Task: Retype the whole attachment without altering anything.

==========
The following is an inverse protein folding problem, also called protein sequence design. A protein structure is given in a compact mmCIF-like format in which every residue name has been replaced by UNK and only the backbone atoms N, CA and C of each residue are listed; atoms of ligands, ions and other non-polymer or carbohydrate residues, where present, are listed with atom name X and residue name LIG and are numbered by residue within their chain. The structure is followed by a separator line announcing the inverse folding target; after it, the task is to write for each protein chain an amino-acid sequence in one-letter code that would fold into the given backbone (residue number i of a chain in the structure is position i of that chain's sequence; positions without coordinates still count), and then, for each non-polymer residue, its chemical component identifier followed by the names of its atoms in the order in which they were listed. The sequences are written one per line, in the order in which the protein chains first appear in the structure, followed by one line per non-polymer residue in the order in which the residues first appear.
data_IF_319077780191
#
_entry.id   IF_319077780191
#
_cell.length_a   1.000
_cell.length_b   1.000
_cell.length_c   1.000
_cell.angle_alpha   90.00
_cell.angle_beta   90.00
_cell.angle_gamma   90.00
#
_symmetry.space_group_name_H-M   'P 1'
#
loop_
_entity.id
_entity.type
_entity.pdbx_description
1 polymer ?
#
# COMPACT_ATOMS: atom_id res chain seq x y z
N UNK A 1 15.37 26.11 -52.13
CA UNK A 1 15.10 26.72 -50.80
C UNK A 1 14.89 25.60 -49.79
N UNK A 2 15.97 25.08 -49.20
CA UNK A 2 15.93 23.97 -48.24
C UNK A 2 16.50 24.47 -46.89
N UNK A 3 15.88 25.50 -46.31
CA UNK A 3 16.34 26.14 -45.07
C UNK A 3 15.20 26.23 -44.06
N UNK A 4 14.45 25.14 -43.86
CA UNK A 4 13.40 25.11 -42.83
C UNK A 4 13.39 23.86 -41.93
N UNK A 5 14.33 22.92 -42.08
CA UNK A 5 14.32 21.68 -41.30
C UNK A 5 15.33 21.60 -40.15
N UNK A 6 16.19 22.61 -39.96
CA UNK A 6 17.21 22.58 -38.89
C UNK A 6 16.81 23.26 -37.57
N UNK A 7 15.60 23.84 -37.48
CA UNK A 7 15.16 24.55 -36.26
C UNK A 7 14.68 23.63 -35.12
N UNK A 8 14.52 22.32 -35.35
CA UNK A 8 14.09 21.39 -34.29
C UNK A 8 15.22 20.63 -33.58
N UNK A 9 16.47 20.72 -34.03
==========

The following is an inverse protein folding problem, also called protein sequence design. A protein structure is given in a compact mmCIF-like format in which every residue name has been replaced by UNK and only the backbone atoms N, CA and C of each residue are listed; atoms of ligands, ions and other non-polymer or carbohydrate residues, where present, are listed with atom name X and residue name LIG and are numbered by residue within their chain. The structure is followed by a separator line announcing the inverse folding target; after it, the task is to write for each protein chain an amino-acid sequence in one-letter code that would fold into the given backbone (residue number i of a chain in the structure is position i of that chain's sequence; positions without coordinates still count), and then, for each non-polymer residue, its chemical component identifier followed by the names of its atoms in the order in which they were listed. The sequences are written one per line, in the order in which the protein chains first appear in the structure, followed by one line per non-polymer residue in the order in which the residues first appear.
data_IF_319077780191
#
_entry.id   IF_319077780191
#
_cell.length_a   1.000
_cell.length_b   1.000
_cell.length_c   1.000
_cell.angle_alpha   90.00
_cell.angle_beta   90.00
_cell.angle_gamma   90.00
#
_symmetry.space_group_name_H-M   'P 1'
#
loop_
_entity.id
_entity.type
_entity.pdbx_description
1 polymer ?
#
# COMPACT_ATOMS: atom_id res chain seq x y z
N UNK A 1 15.37 26.11 -52.13
CA UNK A 1 15.10 26.72 -50.80
C UNK A 1 14.89 25.60 -49.79
N UNK A 2 15.97 25.08 -49.20
CA UNK A 2 15.93 23.97 -48.24
C UNK A 2 16.50 24.47 -46.89
N UNK A 3 15.88 25.50 -46.31
CA UNK A 3 16.34 26.14 -45.07
C UNK A 3 15.20 26.23 -44.06
N UNK A 4 14.45 25.14 -43.86
CA UNK A 4 13.40 25.11 -42.83
C UNK A 4 13.39 23.86 -41.93
N UNK A 5 14.33 22.92 -42.08
CA UNK A 5 14.32 21.68 -41.30
C UNK A 5 15.33 21.60 -40.15
N UNK A 6 16.19 22.61 -39.96
CA UNK A 6 17.21 22.58 -38.89
C UNK A 6 16.81 23.26 -37.57
N UNK A 7 15.60 23.84 -37.48
CA UNK A 7 15.16 24.55 -36.26
C UNK A 7 14.68 23.63 -35.12
N UNK A 8 14.52 22.32 -35.35
CA UNK A 8 14.09 21.39 -34.29
C UNK A 8 15.22 20.63 -33.58
N UNK A 9 16.47 20.72 -34.03